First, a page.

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IRIN Paykan (P224)

Fast Attack Missile Boat

Iran | 2003

"IRIN Paykan P224, named after P224 lost in 1988 to the American Navy, serves the modern Iranian Navy as a fast-attack missile boat."

Power & Performance
Those special qualities that separate one sea-going vessel design from another. Performance specifications presented assume optimal operating conditions for IRIN Paykan (P224).
4 x Marine diesel engines developing 14,400 horsepower to 4 x Shafts.
36.0 kts
41.4 mph
Surface Speed
739 nm
850 miles | 1,368 km
The bow-to-stern, port-to-starboard physical qualities of IRIN Paykan (P224).
154.2 ft
47.00 meters
O/A Length
23.3 ft
7.10 meters
6.6 ft
2.01 meters
Available supported armament and special-mission equipment featured in the design of IRIN Paykan (P224).
1 x 76mm Fajr-27 (OTO-Melara) Dual-Purpose (DP) turreted deck gun.
2 OR 4 x C-802 Anti-Ship Cruise Missiles (ASCMs).
1 x 40mm Anti-Aircraft (AA) Gun.

Also any personal weapons carried by the crew for self-defense and boarding actions.
Ships-in-Class (4)
Notable series variants as part of the IRIN Paykan (P224) family line as relating to the Sina-class group.
IRIN Paykan (P224); IRIN Joshan (P225); IRIN Derafsh (P233); IRIN Kalat (P234); Unnamed Boat #5; Unnamed Boat #6; Unnamed Boat #7; Unnamed Boat #8; Unnamed Boat #9

Authored By: Staff Writer | Last Edited: 12/05/2018 | Content ©www.MilitaryFactory.com | The following text is exclusive to this site; No A.I. was used in the generation of this content.

The modern Iranian Navy ("Islamic Republic of Iran Navy") fields a collection of four missile boats belonging to the Sina-class. These are 275-ton displacement vessels charged with coastal defense of strategic waterways and interception of enemy vessels. Paykan makes up one of the four boats and was introduced into service in 2003. She is one of three (Joshan and Derafsh being the other two) that represent a heavily Iranian-upgraded version of the earlier Kaman-class (10 boats built).

Paykan is directly named after Paykan (P224), the Kaman-class missile boat which was sunk by enemy elements during "Operation Praying Mantis" in April of 1988. The attack by U.S. naval forces was in response to the Iranian naval mining of Persian Gulf waters during the Iran-Iraq War of 1980-1988.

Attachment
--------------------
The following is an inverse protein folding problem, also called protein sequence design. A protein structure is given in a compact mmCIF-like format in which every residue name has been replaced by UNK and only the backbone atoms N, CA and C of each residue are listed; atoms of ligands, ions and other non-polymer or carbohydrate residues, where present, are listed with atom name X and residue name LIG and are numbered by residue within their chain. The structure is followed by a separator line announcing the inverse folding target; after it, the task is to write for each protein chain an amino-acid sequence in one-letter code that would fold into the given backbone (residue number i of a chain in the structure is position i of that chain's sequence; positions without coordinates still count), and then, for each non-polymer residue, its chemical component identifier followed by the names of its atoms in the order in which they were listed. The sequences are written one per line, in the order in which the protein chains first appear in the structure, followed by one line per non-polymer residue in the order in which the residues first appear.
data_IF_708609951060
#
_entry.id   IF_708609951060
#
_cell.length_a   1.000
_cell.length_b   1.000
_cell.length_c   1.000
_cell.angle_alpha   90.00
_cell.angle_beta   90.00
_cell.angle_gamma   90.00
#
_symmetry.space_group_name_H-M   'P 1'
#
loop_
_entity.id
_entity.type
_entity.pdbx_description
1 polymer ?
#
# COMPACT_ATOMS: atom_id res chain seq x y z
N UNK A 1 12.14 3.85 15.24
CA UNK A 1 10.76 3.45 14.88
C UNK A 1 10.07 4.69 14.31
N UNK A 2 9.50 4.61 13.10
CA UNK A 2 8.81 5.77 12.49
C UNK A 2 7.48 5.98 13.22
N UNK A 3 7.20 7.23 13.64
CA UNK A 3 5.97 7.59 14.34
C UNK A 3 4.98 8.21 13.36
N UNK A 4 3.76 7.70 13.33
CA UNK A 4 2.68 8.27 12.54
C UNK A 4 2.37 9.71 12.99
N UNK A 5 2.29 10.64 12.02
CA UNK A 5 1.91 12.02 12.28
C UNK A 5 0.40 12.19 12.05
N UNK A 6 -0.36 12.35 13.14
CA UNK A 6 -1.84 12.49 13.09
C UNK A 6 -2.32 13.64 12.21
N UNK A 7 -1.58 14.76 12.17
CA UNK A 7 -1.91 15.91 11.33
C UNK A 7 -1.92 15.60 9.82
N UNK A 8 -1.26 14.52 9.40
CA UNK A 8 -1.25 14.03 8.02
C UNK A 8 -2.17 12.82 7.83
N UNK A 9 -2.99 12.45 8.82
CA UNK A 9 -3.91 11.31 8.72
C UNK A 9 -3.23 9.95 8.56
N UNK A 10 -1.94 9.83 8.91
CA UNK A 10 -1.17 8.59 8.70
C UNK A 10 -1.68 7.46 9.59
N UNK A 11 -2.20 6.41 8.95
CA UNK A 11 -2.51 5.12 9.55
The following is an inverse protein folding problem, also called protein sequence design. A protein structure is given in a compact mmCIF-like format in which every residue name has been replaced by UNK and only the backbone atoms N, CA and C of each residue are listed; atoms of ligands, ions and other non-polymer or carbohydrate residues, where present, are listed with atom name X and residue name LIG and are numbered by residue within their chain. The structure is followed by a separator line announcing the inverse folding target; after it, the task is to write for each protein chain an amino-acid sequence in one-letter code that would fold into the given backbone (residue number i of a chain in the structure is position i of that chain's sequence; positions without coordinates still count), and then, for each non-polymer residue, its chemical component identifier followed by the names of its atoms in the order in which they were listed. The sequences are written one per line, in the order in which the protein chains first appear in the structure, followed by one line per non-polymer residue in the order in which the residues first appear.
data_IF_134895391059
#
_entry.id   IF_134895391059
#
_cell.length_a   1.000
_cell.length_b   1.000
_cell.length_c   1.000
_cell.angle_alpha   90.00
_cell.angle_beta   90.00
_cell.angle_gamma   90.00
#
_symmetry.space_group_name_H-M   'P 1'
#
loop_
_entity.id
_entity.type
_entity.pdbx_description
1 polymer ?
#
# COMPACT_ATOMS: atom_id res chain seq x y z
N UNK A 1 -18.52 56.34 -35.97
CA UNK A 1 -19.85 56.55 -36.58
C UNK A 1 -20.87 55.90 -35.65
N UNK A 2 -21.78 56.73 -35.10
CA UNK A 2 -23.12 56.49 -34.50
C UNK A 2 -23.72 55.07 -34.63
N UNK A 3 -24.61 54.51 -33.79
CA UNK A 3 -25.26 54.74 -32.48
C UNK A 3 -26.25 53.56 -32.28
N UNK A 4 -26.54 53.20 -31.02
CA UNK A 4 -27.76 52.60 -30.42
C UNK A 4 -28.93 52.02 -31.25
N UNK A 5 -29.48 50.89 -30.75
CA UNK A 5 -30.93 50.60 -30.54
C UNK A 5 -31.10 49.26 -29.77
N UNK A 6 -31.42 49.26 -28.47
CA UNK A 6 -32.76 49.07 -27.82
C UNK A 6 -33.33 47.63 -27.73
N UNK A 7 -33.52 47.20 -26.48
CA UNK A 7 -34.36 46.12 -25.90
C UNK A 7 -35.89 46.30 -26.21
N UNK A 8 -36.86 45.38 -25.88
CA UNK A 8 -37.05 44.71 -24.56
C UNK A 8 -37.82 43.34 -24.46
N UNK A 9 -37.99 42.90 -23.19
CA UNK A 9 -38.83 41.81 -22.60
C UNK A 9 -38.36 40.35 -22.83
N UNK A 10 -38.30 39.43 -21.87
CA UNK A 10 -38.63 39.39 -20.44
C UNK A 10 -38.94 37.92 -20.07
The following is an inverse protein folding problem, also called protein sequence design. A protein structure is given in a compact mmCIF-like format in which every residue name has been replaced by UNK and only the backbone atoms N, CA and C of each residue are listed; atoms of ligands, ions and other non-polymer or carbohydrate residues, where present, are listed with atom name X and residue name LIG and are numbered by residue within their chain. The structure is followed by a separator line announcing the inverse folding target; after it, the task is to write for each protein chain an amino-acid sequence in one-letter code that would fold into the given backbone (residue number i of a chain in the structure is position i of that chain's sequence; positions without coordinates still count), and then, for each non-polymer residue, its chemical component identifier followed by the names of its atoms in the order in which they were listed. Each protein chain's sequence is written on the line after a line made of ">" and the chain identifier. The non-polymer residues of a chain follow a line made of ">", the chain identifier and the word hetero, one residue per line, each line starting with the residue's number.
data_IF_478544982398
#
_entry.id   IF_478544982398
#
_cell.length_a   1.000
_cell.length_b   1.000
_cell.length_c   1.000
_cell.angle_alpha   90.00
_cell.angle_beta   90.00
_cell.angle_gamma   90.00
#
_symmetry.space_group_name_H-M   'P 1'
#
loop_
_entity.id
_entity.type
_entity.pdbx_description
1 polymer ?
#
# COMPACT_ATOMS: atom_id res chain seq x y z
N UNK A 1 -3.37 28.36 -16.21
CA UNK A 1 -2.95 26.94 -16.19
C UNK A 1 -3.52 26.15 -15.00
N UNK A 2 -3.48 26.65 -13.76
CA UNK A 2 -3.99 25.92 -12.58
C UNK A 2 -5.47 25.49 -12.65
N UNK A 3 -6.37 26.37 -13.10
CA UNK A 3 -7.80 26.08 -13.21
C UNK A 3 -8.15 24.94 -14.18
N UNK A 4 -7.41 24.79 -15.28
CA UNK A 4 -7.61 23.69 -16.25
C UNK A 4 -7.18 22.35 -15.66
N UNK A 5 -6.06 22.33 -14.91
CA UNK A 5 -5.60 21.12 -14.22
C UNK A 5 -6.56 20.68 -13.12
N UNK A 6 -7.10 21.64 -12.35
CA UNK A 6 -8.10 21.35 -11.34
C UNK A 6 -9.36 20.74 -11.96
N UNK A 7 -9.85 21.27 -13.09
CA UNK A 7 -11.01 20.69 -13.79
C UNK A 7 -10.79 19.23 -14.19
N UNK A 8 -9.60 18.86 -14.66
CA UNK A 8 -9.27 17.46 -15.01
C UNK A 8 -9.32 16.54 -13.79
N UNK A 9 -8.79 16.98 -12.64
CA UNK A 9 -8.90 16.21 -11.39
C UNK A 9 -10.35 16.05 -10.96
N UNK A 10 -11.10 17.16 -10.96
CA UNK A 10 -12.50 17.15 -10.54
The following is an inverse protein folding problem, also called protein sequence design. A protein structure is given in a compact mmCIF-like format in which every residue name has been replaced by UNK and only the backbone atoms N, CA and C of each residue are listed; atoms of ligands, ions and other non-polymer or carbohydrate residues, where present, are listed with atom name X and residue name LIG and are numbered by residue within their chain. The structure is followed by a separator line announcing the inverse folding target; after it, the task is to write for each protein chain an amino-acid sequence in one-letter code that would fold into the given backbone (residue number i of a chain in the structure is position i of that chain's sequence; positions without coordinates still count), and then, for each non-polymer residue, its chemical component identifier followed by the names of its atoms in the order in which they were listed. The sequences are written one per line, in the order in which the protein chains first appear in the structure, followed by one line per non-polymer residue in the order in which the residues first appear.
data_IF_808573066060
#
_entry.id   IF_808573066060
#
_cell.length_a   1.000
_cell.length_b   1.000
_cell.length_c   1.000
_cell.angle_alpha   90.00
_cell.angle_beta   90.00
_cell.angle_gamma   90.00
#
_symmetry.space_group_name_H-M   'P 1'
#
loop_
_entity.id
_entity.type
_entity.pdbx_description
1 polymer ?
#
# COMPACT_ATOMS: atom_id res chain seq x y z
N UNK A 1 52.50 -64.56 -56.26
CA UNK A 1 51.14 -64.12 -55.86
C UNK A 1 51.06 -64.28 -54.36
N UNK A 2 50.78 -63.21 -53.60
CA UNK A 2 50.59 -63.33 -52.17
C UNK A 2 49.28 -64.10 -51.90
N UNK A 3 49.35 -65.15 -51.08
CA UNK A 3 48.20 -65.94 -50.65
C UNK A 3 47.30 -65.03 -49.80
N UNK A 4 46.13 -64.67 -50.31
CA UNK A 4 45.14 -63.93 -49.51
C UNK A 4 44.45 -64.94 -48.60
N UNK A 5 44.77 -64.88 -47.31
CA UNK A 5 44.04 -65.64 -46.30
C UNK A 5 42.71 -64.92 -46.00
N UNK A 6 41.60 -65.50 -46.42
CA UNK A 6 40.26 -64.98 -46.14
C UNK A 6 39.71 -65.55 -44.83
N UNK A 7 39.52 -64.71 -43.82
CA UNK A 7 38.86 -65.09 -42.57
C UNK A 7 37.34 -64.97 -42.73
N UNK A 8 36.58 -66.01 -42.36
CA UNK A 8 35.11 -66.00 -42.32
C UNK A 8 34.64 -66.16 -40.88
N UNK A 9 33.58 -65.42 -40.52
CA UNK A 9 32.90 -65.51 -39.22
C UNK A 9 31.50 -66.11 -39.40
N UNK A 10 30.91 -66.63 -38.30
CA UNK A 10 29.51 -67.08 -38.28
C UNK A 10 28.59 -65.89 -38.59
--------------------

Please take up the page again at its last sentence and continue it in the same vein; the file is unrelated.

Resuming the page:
The reborn vessel has an overall length of 154 feet with a beam measuring 23 feet and a draught down to 6 feet. Propulsion is through 4 x Marine diesel engines developing 14,400 horsepower output to 4 x Shafts under stern, giving the boat a maximum speed of 36 knots. Aboard is a crew of thirty-one personnel.

Armament consists of 1 x 76mm turreted deck gun over the forecastle, 1 x 40mm Anti-Aircraft (AA) autocannon, and 2 or 4 x C802 Anti-Ship Cruise Missiles (ASCMs). The missiles, introduced in 1998, are of Chinese origin and give the compact boats a potent ranged weapon.

Structurally, the vessels are highly conventional. The turret is positioned at the "A" mounting with excellent fields of fire across the bow and sides. The bridge superstructure is slightly elevated above this weapon and a lattice-style mast works, containing radar, communications and other pertinent operational systems, is integrated into the hull superstructure. The structure is stepped towards the stern to which the missile launchers are fitted. Due to its compact dimensions, the Paykan does not support aircraft from its stern.

The Iranian Navy uses missile boats as fast attack / interception aircraft and Paykan's shallow draught of 6 feet works well in operations close-to-shore. The boat also has a limited deep water capability allowing it access to broader reaches of the Persian Gulf zone. In total war, the missile boat - and others like it - would be used for hit-and-run strikes against larger warships, in Search and Rescue (SAR) operations of downed airmen, and in intercepting logistical ships in open water.

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Global operator(s) of the IRIN Paykan (P224). Nations are displayed by flag, each linked to their respective national naval warfare listing.
National flag of Iran

[ Iran ]
Going Further...
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